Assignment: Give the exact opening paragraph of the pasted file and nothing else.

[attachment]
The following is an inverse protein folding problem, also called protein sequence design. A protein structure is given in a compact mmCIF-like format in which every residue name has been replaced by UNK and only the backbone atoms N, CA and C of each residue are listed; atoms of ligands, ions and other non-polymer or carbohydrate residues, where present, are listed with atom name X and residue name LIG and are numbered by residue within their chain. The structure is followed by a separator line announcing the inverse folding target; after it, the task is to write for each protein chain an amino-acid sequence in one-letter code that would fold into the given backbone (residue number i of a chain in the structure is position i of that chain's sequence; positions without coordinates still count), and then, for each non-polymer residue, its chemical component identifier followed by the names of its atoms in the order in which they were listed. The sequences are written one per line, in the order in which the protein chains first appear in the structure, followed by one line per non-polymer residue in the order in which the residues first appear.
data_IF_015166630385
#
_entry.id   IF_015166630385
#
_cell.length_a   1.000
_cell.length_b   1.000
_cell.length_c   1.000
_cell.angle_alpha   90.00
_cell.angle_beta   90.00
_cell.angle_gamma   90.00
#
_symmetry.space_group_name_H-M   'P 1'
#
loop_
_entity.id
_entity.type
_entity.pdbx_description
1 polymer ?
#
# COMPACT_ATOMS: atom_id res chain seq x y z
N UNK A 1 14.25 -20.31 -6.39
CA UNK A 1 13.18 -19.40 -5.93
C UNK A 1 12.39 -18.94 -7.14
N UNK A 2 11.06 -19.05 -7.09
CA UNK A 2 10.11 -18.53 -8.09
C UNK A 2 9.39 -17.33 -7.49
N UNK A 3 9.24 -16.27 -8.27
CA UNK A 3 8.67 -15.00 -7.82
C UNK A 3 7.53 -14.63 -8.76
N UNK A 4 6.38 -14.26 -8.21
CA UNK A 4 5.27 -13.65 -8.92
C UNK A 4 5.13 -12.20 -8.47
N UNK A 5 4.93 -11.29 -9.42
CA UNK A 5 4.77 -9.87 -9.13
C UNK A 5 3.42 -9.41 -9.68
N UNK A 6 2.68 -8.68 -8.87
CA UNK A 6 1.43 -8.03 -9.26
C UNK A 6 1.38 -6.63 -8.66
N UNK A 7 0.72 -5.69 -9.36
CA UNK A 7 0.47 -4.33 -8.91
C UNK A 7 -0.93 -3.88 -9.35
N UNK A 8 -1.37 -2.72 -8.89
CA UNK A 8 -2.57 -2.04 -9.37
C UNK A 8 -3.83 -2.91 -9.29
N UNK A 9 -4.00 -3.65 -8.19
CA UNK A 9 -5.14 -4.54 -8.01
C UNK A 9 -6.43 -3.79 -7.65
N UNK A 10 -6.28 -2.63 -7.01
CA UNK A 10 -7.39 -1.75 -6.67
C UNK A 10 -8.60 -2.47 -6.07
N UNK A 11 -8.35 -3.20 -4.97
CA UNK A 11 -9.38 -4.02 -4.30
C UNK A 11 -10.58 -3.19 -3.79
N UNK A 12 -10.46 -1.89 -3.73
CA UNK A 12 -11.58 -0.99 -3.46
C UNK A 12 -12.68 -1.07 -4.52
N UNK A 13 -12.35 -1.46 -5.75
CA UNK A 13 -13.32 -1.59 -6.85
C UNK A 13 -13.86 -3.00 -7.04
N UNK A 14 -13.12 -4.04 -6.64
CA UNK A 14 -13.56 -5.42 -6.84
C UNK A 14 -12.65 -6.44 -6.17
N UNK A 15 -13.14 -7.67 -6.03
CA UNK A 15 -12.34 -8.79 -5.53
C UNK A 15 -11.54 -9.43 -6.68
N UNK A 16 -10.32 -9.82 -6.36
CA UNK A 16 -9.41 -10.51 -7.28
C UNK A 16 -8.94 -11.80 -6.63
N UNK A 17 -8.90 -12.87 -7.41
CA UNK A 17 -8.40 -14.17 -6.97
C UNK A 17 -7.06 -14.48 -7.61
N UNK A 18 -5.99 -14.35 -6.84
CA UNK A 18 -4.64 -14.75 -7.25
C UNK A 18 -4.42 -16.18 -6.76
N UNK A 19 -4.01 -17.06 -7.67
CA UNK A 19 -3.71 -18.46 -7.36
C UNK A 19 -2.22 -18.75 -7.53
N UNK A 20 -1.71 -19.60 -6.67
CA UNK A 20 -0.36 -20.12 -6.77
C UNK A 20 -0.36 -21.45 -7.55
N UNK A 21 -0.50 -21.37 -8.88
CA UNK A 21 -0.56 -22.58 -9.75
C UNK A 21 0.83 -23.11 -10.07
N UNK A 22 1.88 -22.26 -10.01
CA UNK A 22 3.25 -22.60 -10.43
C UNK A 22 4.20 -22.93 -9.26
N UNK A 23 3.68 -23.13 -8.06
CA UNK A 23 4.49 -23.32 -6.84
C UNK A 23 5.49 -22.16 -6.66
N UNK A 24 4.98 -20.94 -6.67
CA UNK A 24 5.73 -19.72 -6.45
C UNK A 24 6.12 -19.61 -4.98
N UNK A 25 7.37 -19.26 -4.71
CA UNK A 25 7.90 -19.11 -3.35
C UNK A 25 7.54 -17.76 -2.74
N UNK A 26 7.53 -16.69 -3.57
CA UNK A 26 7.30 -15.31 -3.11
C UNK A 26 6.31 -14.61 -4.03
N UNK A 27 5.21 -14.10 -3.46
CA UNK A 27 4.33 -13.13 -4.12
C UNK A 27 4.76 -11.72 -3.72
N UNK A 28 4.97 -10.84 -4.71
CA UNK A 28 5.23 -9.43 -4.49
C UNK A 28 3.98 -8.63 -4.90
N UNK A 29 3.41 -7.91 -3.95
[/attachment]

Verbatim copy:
The following is an inverse protein folding problem, also called protein sequence design. A protein structure is given in a compact mmCIF-like format in which every residue name has been replaced by UNK and only the backbone atoms N, CA and C of each residue are listed; atoms of ligands, ions and other non-polymer or carbohydrate residues, where present, are listed with atom name X and residue name LIG and are numbered by residue within their chain. The structure is followed by a separator line announcing the inverse folding target; after it, the task is to write for each protein chain an amino-acid sequence in one-letter code that would fold into the given backbone (residue number i of a chain in the structure is position i of that chain's sequence; positions without coordinates still count), and then, for each non-polymer residue, its chemical component identifier followed by the names of its atoms in the order in which they were listed. The sequences are written one per line, in the order in which the protein chains first appear in the structure, followed by one line per non-polymer residue in the order in which the residues first appear.